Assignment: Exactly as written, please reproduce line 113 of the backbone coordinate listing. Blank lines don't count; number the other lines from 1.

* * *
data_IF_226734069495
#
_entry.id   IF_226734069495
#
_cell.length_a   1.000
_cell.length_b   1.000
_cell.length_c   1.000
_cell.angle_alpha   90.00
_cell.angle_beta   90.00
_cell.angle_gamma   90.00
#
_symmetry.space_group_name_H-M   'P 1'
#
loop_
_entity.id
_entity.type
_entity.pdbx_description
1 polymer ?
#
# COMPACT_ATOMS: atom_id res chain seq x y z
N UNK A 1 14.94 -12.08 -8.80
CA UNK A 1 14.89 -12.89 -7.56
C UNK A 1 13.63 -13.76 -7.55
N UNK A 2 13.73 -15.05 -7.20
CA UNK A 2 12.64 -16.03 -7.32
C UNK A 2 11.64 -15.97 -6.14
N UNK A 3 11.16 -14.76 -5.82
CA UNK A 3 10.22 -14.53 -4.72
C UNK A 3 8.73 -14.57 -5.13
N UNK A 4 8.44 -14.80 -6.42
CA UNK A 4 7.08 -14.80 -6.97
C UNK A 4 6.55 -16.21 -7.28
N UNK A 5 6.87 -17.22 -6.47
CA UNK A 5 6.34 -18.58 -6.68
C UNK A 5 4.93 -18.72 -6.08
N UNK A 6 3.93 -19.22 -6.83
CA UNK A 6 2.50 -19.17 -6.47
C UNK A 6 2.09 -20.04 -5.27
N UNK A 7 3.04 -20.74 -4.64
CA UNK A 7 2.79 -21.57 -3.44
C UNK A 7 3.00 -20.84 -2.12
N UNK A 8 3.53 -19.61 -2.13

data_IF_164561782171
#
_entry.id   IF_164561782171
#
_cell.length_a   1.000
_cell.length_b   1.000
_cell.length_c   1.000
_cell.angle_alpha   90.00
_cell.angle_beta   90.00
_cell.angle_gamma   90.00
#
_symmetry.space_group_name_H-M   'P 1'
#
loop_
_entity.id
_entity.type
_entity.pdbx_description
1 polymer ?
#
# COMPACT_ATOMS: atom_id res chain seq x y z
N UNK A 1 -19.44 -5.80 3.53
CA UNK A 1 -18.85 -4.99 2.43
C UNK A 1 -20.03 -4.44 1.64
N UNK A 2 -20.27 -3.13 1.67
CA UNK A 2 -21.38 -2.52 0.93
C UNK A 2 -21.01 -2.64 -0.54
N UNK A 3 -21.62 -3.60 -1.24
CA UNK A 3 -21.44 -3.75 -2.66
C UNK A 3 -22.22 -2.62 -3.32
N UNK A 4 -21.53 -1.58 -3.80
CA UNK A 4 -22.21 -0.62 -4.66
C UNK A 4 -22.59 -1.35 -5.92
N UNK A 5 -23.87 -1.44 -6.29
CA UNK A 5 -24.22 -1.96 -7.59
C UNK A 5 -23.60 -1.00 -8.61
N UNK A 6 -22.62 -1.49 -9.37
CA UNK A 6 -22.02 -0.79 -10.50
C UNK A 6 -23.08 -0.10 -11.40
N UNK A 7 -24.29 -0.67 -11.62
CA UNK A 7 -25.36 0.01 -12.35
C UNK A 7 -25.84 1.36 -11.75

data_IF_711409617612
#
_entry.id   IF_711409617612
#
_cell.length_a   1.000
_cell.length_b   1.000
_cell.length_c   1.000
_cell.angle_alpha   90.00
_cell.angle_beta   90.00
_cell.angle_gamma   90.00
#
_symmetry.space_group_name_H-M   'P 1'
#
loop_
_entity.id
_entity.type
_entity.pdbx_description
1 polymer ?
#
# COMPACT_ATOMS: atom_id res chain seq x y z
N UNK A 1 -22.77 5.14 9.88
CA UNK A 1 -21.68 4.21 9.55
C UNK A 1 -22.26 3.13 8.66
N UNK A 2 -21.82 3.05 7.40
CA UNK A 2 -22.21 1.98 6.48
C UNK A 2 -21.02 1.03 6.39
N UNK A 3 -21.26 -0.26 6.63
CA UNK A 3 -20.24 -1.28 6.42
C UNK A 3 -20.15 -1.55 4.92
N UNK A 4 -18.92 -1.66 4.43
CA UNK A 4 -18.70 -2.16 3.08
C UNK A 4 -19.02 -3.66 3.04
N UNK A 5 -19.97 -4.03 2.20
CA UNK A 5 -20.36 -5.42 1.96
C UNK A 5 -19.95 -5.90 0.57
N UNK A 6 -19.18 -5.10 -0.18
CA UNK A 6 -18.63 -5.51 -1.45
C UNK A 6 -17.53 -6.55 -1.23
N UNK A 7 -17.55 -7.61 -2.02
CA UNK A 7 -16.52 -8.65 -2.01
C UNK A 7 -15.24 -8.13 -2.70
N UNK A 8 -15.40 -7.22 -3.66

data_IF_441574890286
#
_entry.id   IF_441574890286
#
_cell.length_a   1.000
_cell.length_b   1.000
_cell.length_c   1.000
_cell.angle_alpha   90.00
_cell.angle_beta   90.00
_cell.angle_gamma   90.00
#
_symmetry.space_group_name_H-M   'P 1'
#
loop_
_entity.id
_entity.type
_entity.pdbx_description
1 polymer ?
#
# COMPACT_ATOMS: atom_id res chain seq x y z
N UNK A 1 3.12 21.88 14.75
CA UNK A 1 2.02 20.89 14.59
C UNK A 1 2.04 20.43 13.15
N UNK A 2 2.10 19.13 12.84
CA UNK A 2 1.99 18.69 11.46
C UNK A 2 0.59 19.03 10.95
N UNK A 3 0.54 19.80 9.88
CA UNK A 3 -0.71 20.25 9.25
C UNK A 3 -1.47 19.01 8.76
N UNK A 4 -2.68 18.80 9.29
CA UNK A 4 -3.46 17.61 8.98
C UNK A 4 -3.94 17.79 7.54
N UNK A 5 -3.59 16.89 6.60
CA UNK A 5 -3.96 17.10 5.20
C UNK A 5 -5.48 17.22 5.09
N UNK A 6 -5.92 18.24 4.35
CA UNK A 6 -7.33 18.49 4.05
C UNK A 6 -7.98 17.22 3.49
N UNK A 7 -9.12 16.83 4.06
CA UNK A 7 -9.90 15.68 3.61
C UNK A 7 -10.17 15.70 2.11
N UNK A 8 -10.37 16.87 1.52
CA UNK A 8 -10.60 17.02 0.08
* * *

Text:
N UNK A 4 -18.92 -1.66 4.43